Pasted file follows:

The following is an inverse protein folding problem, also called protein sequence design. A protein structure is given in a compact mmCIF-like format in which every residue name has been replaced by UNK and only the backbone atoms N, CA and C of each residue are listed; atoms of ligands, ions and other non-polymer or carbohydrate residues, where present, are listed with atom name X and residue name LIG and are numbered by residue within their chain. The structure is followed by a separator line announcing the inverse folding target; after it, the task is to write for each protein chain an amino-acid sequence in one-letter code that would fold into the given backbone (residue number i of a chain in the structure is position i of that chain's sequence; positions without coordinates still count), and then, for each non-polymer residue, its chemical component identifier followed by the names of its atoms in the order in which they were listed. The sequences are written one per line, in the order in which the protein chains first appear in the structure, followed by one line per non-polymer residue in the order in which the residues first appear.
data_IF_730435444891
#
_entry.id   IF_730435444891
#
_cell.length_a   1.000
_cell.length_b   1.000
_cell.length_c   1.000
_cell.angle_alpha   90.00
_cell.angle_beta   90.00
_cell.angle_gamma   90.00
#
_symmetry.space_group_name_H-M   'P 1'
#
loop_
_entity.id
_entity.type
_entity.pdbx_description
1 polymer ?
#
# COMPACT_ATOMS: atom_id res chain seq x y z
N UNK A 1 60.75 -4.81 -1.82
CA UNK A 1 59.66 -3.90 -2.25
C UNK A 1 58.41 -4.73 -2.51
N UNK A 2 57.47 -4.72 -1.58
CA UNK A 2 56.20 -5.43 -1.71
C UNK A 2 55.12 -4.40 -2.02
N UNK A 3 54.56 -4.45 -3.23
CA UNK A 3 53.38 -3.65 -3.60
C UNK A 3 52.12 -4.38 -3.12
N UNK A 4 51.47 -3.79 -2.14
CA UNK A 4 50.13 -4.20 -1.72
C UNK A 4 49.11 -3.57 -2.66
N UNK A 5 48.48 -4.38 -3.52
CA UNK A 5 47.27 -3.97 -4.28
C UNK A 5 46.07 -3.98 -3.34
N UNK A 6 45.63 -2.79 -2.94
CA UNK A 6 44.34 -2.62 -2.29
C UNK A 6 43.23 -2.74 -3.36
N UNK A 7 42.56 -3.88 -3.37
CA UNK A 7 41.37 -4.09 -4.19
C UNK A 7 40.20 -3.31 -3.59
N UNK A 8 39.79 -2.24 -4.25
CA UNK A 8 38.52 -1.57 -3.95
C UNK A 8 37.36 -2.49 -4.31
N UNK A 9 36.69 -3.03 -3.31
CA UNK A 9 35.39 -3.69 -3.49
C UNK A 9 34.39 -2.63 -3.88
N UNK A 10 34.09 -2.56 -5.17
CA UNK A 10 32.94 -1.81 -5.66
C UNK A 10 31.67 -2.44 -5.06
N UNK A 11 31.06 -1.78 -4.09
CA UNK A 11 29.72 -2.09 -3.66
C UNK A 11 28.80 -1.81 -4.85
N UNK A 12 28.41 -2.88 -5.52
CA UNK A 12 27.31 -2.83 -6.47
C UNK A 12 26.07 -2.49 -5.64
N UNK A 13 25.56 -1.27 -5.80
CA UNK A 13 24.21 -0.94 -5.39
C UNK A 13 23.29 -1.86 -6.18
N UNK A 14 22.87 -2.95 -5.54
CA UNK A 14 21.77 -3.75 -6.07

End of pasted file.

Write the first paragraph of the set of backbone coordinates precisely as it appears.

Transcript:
The following is an inverse protein folding problem, also called protein sequence design. A protein structure is given in a compact mmCIF-like format in which every residue name has been replaced by UNK and only the backbone atoms N, CA and C of each residue are listed; atoms of ligands, ions and other non-polymer or carbohydrate residues, where present, are listed with atom name X and residue name LIG and are numbered by residue within their chain. The structure is followed by a separator line announcing the inverse folding target; after it, the task is to write for each protein chain an amino-acid sequence in one-letter code that would fold into the given backbone (residue number i of a chain in the structure is position i of that chain's sequence; positions without coordinates still count), and then, for each non-polymer residue, its chemical component identifier followed by the names of its atoms in the order in which they were listed. The sequences are written one per line, in the order in which the protein chains first appear in the structure, followed by one line per non-polymer residue in the order in which the residues first appear.